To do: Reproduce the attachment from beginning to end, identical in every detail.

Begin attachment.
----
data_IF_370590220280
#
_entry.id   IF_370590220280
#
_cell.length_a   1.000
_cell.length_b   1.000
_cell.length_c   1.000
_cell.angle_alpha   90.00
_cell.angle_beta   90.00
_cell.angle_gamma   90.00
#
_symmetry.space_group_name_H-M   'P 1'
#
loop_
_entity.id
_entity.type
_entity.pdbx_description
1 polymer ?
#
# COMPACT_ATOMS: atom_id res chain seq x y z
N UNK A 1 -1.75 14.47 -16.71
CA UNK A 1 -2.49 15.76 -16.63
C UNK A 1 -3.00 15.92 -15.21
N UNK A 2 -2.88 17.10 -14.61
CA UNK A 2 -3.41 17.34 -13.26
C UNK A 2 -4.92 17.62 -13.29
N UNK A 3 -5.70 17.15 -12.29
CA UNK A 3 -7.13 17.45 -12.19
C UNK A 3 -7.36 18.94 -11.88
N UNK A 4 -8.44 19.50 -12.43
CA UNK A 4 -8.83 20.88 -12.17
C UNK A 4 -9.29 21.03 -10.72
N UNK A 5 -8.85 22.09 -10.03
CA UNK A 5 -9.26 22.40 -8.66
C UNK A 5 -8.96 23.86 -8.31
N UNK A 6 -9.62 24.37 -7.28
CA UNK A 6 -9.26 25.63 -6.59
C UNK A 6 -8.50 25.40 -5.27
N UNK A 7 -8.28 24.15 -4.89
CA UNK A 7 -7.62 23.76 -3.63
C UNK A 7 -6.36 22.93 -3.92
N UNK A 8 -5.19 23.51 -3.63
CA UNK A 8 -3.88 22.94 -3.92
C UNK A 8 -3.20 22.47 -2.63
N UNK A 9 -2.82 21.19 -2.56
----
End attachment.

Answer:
data_IF_370590220280
#
_entry.id   IF_370590220280
#
_cell.length_a   1.000
_cell.length_b   1.000
_cell.length_c   1.000
_cell.angle_alpha   90.00
_cell.angle_beta   90.00
_cell.angle_gamma   90.00
#
_symmetry.space_group_name_H-M   'P 1'
#
loop_
_entity.id
_entity.type
_entity.pdbx_description
1 polymer ?
#
# COMPACT_ATOMS: atom_id res chain seq x y z
N UNK A 1 -1.75 14.47 -16.71
CA UNK A 1 -2.49 15.76 -16.63
C UNK A 1 -3.00 15.92 -15.21
N UNK A 2 -2.88 17.10 -14.61
CA UNK A 2 -3.41 17.34 -13.26
C UNK A 2 -4.92 17.62 -13.29
N UNK A 3 -5.70 17.15 -12.29
CA UNK A 3 -7.13 17.45 -12.19
C UNK A 3 -7.36 18.94 -11.88
N UNK A 4 -8.44 19.50 -12.43
CA UNK A 4 -8.83 20.88 -12.17
C UNK A 4 -9.29 21.03 -10.72
N UNK A 5 -8.85 22.09 -10.03
CA UNK A 5 -9.26 22.40 -8.66
C UNK A 5 -8.96 23.86 -8.31
N UNK A 6 -9.62 24.37 -7.28
CA UNK A 6 -9.26 25.63 -6.59
C UNK A 6 -8.50 25.40 -5.27
N UNK A 7 -8.28 24.15 -4.89
CA UNK A 7 -7.62 23.76 -3.63
C UNK A 7 -6.36 22.93 -3.92
N UNK A 8 -5.19 23.51 -3.63
CA UNK A 8 -3.88 22.94 -3.92
C UNK A 8 -3.20 22.47 -2.63
N UNK A 9 -2.82 21.19 -2.56